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On the Competitive Effects of Bidding Syndicates

Listed author(s):
  • Mares Vlad

    ()

    (Northwestern University)

  • Shor Mikhael

    ()

    (University of Connecticut)

Firms commonly form syndicates to bid jointly for financial assets. Recently, this practice has come under legal scrutiny motivated by models which suggest syndicates are anti-competitive. These models do not account for two important features of financial markets: bidders' value estimates are likely to be correlated, and complicated mechanisms known to be optimal in such settings are usually eschewed in favor of simpler auction formats. We show that these features make it possible for syndicate bidding to generate higher revenues for the auctioneer than bidding among independent firms, even when syndicates are asymmetric or lead to a highly concentrated market. This occurs because syndication can make the industry more suitable to the simple auction format in use. We identify conditions under which syndicates are pro-competitive and discuss the implications for antitrust.

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Article provided by De Gruyter in its journal The B.E. Journal of Economic Analysis & Policy.

Volume (Year): 12 (2012)
Issue (Month): 1 (September)
Pages: 1-33

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Handle: RePEc:bpj:bejeap:v:12:y:2012:i:1:n:35
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References listed on IDEAS
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  1. Paul Klemperer, 2004. "Auctions: Theory and Practice," Economics Papers 2004-W09, Economics Group, Nuffield College, University of Oxford.
  2. Boone, Audra L. & Mulherin, J. Harold, 2011. "Do private equity consortiums facilitate collusion in takeover bidding?," Journal of Corporate Finance, Elsevier, vol. 17(5), pages 1475-1495.
  3. Larry M. DeBrock & James L. Smith, 1983. "Joint Bidding, Information Pooling, and the Performance of Petroleum Lease Auctions," Bell Journal of Economics, The RAND Corporation, vol. 14(2), pages 395-404, Autumn.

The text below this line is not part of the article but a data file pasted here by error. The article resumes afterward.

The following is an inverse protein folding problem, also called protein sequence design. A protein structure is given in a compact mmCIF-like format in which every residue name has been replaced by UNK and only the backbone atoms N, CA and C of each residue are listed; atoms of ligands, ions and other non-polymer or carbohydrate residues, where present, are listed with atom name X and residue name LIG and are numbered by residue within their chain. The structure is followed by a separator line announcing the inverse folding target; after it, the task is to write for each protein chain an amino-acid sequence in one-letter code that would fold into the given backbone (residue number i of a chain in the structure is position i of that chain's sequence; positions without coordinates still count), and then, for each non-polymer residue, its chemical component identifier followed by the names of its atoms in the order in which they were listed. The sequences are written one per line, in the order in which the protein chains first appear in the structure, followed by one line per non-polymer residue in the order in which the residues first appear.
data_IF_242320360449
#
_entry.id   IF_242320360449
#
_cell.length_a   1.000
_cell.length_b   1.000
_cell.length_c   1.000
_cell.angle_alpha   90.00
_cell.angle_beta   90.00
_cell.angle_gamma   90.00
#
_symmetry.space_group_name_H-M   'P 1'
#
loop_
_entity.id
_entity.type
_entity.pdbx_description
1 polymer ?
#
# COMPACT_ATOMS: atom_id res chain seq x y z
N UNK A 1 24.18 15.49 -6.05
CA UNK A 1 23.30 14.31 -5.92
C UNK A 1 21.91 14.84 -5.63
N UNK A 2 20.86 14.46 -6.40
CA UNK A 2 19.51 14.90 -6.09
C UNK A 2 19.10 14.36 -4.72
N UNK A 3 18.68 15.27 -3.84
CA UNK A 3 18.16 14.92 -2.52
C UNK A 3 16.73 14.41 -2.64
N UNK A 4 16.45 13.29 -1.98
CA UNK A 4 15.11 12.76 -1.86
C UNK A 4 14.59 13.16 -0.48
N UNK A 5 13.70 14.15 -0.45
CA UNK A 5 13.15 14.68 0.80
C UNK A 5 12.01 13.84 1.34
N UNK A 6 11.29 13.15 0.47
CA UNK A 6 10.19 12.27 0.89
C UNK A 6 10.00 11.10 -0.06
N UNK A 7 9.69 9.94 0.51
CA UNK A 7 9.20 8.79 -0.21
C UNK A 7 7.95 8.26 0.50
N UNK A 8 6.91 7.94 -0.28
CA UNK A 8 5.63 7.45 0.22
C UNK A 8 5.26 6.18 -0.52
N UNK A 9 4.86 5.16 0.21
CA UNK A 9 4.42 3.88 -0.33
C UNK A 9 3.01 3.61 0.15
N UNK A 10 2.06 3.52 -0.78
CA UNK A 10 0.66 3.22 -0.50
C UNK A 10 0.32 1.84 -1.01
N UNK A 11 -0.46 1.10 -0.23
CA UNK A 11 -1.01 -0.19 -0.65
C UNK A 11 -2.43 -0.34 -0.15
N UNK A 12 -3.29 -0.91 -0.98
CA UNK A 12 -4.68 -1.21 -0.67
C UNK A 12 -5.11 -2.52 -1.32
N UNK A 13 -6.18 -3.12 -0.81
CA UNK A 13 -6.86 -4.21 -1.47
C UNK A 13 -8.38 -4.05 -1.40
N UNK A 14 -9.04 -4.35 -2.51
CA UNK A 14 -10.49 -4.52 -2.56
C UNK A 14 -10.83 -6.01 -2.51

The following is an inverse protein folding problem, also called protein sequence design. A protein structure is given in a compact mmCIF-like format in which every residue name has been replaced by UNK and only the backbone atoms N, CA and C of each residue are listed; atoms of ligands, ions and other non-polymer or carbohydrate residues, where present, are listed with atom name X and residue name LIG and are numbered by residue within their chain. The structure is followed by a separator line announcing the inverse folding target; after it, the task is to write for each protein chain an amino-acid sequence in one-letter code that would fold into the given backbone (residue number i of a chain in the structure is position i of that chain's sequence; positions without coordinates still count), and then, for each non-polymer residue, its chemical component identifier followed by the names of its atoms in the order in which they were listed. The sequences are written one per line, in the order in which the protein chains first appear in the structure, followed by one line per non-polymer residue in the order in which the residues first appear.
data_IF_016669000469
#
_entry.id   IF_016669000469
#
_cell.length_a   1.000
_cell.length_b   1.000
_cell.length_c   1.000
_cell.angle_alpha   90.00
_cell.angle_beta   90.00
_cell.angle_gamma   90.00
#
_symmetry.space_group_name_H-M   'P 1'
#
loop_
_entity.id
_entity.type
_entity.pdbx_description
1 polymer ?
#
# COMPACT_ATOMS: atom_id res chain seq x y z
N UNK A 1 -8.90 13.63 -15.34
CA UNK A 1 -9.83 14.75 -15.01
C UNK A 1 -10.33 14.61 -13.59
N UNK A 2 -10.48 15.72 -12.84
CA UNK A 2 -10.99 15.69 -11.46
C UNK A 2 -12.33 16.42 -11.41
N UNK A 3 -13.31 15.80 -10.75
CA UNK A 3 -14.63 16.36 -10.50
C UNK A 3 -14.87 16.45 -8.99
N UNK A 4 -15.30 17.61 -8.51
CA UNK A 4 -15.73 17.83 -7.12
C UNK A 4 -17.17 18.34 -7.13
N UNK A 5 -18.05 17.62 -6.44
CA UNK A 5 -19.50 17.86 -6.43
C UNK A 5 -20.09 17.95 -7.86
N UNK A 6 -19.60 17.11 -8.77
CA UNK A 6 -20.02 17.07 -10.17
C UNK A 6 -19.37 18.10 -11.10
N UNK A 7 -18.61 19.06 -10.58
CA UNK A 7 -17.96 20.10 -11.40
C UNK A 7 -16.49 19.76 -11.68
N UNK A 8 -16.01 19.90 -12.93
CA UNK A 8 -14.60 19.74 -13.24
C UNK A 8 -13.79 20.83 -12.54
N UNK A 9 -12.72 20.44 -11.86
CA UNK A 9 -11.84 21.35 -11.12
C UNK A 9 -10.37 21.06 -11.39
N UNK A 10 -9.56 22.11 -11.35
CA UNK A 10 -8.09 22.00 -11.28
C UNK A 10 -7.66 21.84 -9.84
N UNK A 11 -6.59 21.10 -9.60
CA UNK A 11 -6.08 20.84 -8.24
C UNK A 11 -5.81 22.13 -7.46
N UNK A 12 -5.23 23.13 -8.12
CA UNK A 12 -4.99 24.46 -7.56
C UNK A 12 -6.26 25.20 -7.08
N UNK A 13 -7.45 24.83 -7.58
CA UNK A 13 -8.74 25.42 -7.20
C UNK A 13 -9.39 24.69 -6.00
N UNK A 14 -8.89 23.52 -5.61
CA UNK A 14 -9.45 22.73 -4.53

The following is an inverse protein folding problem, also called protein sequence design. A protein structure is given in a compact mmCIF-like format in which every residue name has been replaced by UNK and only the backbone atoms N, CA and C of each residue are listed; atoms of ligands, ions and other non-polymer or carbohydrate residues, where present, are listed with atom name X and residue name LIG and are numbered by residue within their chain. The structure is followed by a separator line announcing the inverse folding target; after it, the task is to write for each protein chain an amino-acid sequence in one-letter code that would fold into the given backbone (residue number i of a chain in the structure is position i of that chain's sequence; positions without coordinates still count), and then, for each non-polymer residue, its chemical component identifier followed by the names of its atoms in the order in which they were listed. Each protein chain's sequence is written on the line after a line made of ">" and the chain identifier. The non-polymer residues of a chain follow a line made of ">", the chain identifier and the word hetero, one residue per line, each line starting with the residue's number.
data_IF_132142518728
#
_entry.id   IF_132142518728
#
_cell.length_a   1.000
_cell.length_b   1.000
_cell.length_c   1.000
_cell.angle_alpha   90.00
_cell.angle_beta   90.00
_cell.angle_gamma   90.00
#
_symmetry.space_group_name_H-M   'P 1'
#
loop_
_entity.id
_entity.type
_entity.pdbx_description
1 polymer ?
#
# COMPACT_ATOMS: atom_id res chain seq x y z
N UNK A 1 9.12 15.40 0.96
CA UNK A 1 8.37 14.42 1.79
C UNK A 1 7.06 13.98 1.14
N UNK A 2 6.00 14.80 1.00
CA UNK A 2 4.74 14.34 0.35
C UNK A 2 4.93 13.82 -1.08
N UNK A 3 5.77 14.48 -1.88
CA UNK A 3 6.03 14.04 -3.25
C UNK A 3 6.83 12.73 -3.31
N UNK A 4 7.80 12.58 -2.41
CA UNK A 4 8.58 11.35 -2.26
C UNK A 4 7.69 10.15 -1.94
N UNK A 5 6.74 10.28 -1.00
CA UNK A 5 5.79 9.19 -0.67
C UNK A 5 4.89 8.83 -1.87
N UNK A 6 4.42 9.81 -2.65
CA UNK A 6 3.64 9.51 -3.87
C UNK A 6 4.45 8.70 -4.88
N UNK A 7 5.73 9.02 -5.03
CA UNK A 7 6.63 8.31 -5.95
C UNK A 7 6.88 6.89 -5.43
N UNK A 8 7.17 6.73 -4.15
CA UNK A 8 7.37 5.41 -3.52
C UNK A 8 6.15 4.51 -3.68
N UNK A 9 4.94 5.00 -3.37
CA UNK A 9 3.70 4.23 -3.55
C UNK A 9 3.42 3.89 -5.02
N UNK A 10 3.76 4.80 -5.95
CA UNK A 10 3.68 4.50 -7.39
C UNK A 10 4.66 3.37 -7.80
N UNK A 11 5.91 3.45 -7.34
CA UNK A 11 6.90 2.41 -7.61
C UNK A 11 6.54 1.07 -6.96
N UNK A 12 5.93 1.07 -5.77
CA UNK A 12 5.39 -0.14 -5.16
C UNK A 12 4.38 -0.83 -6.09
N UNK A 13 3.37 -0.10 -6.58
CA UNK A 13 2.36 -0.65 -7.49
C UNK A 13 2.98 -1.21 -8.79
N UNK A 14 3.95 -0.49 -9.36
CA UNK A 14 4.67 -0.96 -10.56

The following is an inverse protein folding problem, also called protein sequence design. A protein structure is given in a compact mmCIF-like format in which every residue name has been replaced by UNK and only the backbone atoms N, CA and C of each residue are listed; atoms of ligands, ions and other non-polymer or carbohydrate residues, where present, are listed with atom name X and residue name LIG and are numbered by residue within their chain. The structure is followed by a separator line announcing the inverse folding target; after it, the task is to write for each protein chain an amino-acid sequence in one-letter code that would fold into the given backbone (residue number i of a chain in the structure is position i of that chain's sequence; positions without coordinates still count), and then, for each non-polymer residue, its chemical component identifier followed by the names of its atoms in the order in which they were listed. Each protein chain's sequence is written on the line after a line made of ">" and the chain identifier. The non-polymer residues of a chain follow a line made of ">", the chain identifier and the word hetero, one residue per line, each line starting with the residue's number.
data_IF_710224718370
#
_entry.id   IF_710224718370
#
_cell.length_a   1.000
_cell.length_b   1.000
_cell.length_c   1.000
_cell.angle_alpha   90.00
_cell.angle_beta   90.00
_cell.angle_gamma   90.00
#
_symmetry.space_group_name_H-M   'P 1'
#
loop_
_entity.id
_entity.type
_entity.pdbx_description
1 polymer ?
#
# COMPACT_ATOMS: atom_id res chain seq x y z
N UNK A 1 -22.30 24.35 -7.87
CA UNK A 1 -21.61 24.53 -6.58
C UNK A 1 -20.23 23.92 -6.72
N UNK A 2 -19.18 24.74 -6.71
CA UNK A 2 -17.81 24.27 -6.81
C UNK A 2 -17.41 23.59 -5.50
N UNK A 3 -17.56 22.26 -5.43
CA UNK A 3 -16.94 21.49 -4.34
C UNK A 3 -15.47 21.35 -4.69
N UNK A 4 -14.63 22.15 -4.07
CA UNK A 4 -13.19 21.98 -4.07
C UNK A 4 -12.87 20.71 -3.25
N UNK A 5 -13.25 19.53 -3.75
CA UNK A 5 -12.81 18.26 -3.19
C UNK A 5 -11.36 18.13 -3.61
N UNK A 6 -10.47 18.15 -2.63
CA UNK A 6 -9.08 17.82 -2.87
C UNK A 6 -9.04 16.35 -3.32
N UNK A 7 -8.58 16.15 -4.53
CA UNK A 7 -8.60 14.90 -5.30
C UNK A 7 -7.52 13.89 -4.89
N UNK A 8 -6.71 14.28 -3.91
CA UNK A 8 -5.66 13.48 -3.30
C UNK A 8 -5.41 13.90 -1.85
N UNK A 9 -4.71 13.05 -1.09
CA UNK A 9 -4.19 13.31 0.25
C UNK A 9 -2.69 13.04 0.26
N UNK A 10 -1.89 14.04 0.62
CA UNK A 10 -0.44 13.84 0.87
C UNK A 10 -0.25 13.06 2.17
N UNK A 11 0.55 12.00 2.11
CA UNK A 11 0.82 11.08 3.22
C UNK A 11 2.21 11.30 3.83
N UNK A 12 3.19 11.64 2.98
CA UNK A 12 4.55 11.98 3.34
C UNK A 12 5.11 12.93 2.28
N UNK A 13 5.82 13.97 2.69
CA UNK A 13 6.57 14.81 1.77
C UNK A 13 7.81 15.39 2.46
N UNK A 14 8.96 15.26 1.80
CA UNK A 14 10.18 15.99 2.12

4. Shane A. Corwin & Paul Schultz, 2005. "The Role of IPO Underwriting Syndicates: Pricing, Information Production, and Underwriter Competition," Journal of Finance, American Finance Association, vol. 60(1), pages 443-486, 02.
  5. Paul Klemperer, 2004. "Introduction to Auctions: Theory and Practice," Introductory Chapters, in: Auctions: Theory and Practice Princeton University Press.
  6. Claudio Mezzetti & Ilia Tsetlin, 2006. "Auctions in which Losers Set the Price," Discussion Papers in Economics 06/8, Department of Economics, University of Leicester, revised Mar 2007.
  7. Andy Lockett & Mike Wright, 1999. "The syndication of private equity: Evidence from the UK," Venture Capital, Taylor & Francis Journals, vol. 1(4), pages 303-324, October.
  8. repec:oxf:wpaper:2004-w09 is not listed on IDEAS
  9. Paul Klemperer, 2004. "Survey of Auction Theory, from Auctions: Theory and Practice," Introductory Chapters, in: Auctions: Theory and Practice Princeton University Press.
  10. Harstad, Ronald M, 1990. "Alternative Common-Value Auction Procedures: Revenue Comparisons with Free Entry," Journal of Political Economy, University of Chicago Press, vol. 98(2), pages 421-429, April.
  11. Pegaret Pichler, 2001. "A Theory of the Syndicate: Form Follows Function," Journal of Finance, American Finance Association, vol. 56(6), pages 2237-2264, December.
  12. Pegaret Pichler & William Wilhelm, 2001. "A Theory of the Syndicate: Form Follows Function," OFRC Working Papers Series 2001fe05, Oxford Financial Research Centre.
  13. repec:oxf:wpaper:2001-fe-05 is not listed on IDEAS
  14. Yael V. Hochberg & Alexander Ljungqvist & Yang Lu, 2007. "Whom You Know Matters: Venture Capital Networks and Investment Performance," Journal of Finance, American Finance Association, vol. 62(1), pages 251-301, 02.
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